Narrative flow in conceptual maps


Bill Easterly has put the spotlight on systems diagrams for the Pentagon nation building plan for Afghanistan — which have attracted some ridicule. Here are the slides.

There are some comments on Bill’s site pertaining to the content of the analysis, which I’m not concerned with. But from a purely structural perspective, it’s easy to poke fun at systems diagrams such as this because:

(1) we may not like the politics

(2) they’re impenetrable for an outsider

(3) rendering a tragic human dilemma as nodes and arcs seems to invite ridicule

But if we believe that these really are complex systems, then modelling them is surely one way to get a grip, and a map is simply an intentional way to simplify the world in order to discern important connections.

* you are involved in the process of their construction
* or are walked through them slowly with an interactive tool (or set of filtered visualizations as in these slides) that focus attention on specific regions/paths,
I would say these can be useful.

We would all bridle if a colleague marched into the middle of a meeting and poked fun at how messy the whiteboard was, not appreciating that this was a collective working memory with intensely meaningful scribbles for those present. If there was longer term value in those scribbles, we’d re-render them in some way for an outside audience, through some combination of cleaned up graphics/animations, prose narrative, and verbal presentation.

By analogy, if we want conceptual maps to be more than working memory for those present in constructing it, or longer term memory for that group to reconstruct their conversation, then we have to supplement the raw map with scaffolding to help outsiders in.

Four thoughts…

Cartographic narrative

One of the big challenges around mapping of any sort (and my concern is specifically about mapping dialogue and debate), is the loss of narrative flow that prose does so well, but often at the price of obscuring conceptual clarity. How do we make up for that, if we can’t be there in person to jump around in front of them to ground the terse symbols in the richness of the problem at hand?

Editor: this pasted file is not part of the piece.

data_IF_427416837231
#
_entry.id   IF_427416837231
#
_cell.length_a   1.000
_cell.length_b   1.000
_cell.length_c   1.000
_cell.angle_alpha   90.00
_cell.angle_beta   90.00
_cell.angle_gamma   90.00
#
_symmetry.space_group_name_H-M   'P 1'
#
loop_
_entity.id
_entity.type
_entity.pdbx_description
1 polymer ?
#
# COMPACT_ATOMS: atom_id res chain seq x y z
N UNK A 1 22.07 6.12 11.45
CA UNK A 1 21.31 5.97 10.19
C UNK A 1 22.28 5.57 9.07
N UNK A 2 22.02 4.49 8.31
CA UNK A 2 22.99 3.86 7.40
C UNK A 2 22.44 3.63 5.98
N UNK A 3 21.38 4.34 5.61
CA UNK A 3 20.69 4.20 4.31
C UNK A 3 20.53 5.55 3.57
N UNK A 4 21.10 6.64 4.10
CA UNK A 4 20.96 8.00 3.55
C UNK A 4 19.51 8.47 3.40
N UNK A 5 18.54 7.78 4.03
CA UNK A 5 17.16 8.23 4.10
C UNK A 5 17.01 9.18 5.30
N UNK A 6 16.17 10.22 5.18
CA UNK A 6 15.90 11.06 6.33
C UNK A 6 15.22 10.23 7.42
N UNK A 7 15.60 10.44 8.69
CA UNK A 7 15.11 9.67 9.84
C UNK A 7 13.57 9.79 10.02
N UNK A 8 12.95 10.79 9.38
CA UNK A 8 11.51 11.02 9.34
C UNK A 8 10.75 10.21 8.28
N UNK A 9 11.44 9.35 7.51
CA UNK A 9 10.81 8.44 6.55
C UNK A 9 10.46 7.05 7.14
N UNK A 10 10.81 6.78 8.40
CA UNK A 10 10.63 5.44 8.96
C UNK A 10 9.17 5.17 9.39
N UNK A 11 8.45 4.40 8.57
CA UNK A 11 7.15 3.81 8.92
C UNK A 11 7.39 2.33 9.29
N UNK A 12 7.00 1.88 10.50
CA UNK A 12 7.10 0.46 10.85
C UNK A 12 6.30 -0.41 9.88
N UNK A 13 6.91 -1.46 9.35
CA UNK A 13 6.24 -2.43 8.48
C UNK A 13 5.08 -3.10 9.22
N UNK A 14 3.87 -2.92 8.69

The emergence of out-of-the-box screencast tools is in my view a significant development: now we can provide engaging introductions to maps that in a few minutes give newcomers a guided tour, and springboard to interrogate and build on the map’s analysis. In other words, bring it alive and connect it to the life stories that viewers bring…

“Inside this green map you’ll find a summary of the last 2 months’ work. We spent a LONG time on THIS issue, which shows the connections between Jim’s analysis of the new Govnt Funding Policy that’s dominated all our lives since Sept., with Ann’s keynote slides on Creative Thinking that went down so well at the away day…”

Interactive maps

If we can design user interfaces onto maps that are sufficiently intuitive, they may invite and guide the newcomer by indicating where to start, and offering controls to highlight significant features/paths/connections/regions. But it may be that the work to create a self-standing artifact requires additional effort — that may be easy to justify if the map supports a high-stakes presentation, but that’s not always the case. Experience with capturing design rationale shows that maintaining such maps will drop off the radar when schedules are tight: the map has to be justifying its existence and value all the time.

The holy grail is a software environment that automatically provides navigational scaffolding for outsiders to read the map in a coherent way.

Shared convention

We don’t need either of the above to read many kinds of everyday spatial map: we know how to read them through convention, embedded in our education and culture. In time, conceptual maps such as systems diagrams, dialogue and argument maps may come to be embedded and transmitted in this way. An increasing number of us are working on inventing that future!

When narrative meets critical thinking

Finally, the above story is about how we supply narrative to fill in the gaps left by terse, structural representations. But as we ponder this dance between narrative and critical thinking, we can also flip this, and ask what it means to attempt to formalize rich narratives, something I’m reminded of from the recently completed work of two students.

Floris Bex recently sent me a copy of his PhD which seeks to model stories (criminal cases) in an analytical fashion, using argumentation theory. Meanwhile, one of my students Joanna Kwiat developed and validated a story annotation scheme grounded in narratology, for professional knowledge sharing. Jack Park is also developing concepts around storytelling, dialogue/argument mapping and knowledge federation in his PhD.

There are connections — and tensions — between the richness of narrative/story for knowledge sharing, and the rigour of critical thinking/argumentation. This may also connect to tensions between the way in which we can use the semantic and the social web for collective sensemaking.

Narrative has a personal quality, and its power rests in a story’s ability to engage many people at different levels. The freeform folksonomic tagging promoted by the social web seeks to add the power of linked data without straitjacketing the freedom of individuals to tell and interpret  stories. But this breaks down when we want to promote learning, critical thinking, sensemaking. We’ve failed as communicators, analysts or educators if our audience leaves with merely a cloud of terms in their minds. Sensemaking resides in the ability to make and critique coherent connections, and from there, to describe the shape of an idea.

The formalization schemes that Floris and Joanna developed, and the representational schemes of issue, dialogue and argument mapping tools, seek to provoke more reflection on the part of the analyst. This moves them from the realm of social media for leisure, where you don’t want to be made to think very hard, but no apologies for that.